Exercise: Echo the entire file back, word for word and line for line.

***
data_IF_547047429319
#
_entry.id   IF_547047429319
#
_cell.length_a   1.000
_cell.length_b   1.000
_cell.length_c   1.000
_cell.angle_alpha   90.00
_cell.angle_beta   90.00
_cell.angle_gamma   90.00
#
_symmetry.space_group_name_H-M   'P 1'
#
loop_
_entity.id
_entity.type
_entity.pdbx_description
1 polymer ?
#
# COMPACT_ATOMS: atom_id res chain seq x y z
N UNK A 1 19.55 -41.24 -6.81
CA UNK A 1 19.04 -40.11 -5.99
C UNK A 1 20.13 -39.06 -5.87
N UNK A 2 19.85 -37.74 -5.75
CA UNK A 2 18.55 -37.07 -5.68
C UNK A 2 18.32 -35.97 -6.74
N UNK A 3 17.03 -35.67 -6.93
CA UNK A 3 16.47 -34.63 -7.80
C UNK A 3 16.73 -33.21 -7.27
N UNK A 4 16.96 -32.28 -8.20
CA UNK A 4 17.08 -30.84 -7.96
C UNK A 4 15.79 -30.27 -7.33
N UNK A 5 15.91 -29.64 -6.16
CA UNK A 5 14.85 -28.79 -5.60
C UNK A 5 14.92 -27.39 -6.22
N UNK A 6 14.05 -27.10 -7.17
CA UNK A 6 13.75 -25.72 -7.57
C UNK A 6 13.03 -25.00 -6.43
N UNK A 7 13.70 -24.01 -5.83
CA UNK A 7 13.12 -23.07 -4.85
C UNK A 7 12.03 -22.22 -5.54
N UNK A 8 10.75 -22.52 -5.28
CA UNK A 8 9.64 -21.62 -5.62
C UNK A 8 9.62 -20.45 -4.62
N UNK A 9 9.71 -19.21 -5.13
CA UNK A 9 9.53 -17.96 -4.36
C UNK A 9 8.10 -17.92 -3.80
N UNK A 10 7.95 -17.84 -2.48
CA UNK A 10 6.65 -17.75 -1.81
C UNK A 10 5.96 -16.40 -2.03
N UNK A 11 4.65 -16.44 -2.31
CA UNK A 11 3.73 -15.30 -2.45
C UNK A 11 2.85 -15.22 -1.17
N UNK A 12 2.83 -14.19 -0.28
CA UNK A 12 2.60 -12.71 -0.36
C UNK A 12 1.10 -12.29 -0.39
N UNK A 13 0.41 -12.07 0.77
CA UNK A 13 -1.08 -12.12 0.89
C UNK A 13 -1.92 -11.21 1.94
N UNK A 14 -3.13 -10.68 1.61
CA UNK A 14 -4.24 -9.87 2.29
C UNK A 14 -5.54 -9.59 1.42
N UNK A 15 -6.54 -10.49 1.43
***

data_IF_547047429319
#
_entry.id   IF_547047429319
#
_cell.length_a   1.000
_cell.length_b   1.000
_cell.length_c   1.000
_cell.angle_alpha   90.00
_cell.angle_beta   90.00
_cell.angle_gamma   90.00
#
_symmetry.space_group_name_H-M   'P 1'
#
loop_
_entity.id
_entity.type
_entity.pdbx_description
1 polymer ?
#
# COMPACT_ATOMS: atom_id res chain seq x y z
N UNK A 1 19.55 -41.24 -6.81
CA UNK A 1 19.04 -40.11 -5.99
C UNK A 1 20.13 -39.06 -5.87
N UNK A 2 19.85 -37.74 -5.75
CA UNK A 2 18.55 -37.07 -5.68
C UNK A 2 18.32 -35.97 -6.74
N UNK A 3 17.03 -35.67 -6.93
CA UNK A 3 16.47 -34.63 -7.80
C UNK A 3 16.73 -33.21 -7.27
N UNK A 4 16.96 -32.28 -8.20
CA UNK A 4 17.08 -30.84 -7.96
C UNK A 4 15.79 -30.27 -7.33
N UNK A 5 15.91 -29.64 -6.16
CA UNK A 5 14.85 -28.79 -5.60
C UNK A 5 14.92 -27.39 -6.22
N UNK A 6 14.05 -27.10 -7.17
CA UNK A 6 13.75 -25.72 -7.57
C UNK A 6 13.03 -25.00 -6.43
N UNK A 7 13.70 -24.01 -5.83
CA UNK A 7 13.12 -23.07 -4.85
C UNK A 7 12.03 -22.22 -5.54
N UNK A 8 10.75 -22.52 -5.28
CA UNK A 8 9.64 -21.62 -5.62
C UNK A 8 9.62 -20.45 -4.62
N UNK A 9 9.71 -19.21 -5.13
CA UNK A 9 9.53 -17.96 -4.36
C UNK A 9 8.10 -17.92 -3.80
N UNK A 10 7.95 -17.84 -2.48
CA UNK A 10 6.65 -17.75 -1.81
C UNK A 10 5.96 -16.40 -2.03
N UNK A 11 4.65 -16.44 -2.31
CA UNK A 11 3.73 -15.30 -2.45
C UNK A 11 2.85 -15.22 -1.17
N UNK A 12 2.83 -14.19 -0.28
CA UNK A 12 2.60 -12.71 -0.36
C UNK A 12 1.10 -12.29 -0.39
N UNK A 13 0.41 -12.07 0.77
CA UNK A 13 -1.08 -12.12 0.89
C UNK A 13 -1.92 -11.21 1.94
N UNK A 14 -3.13 -10.68 1.61
CA UNK A 14 -4.24 -9.87 2.29
C UNK A 14 -5.54 -9.59 1.42
N UNK A 15 -6.54 -10.49 1.43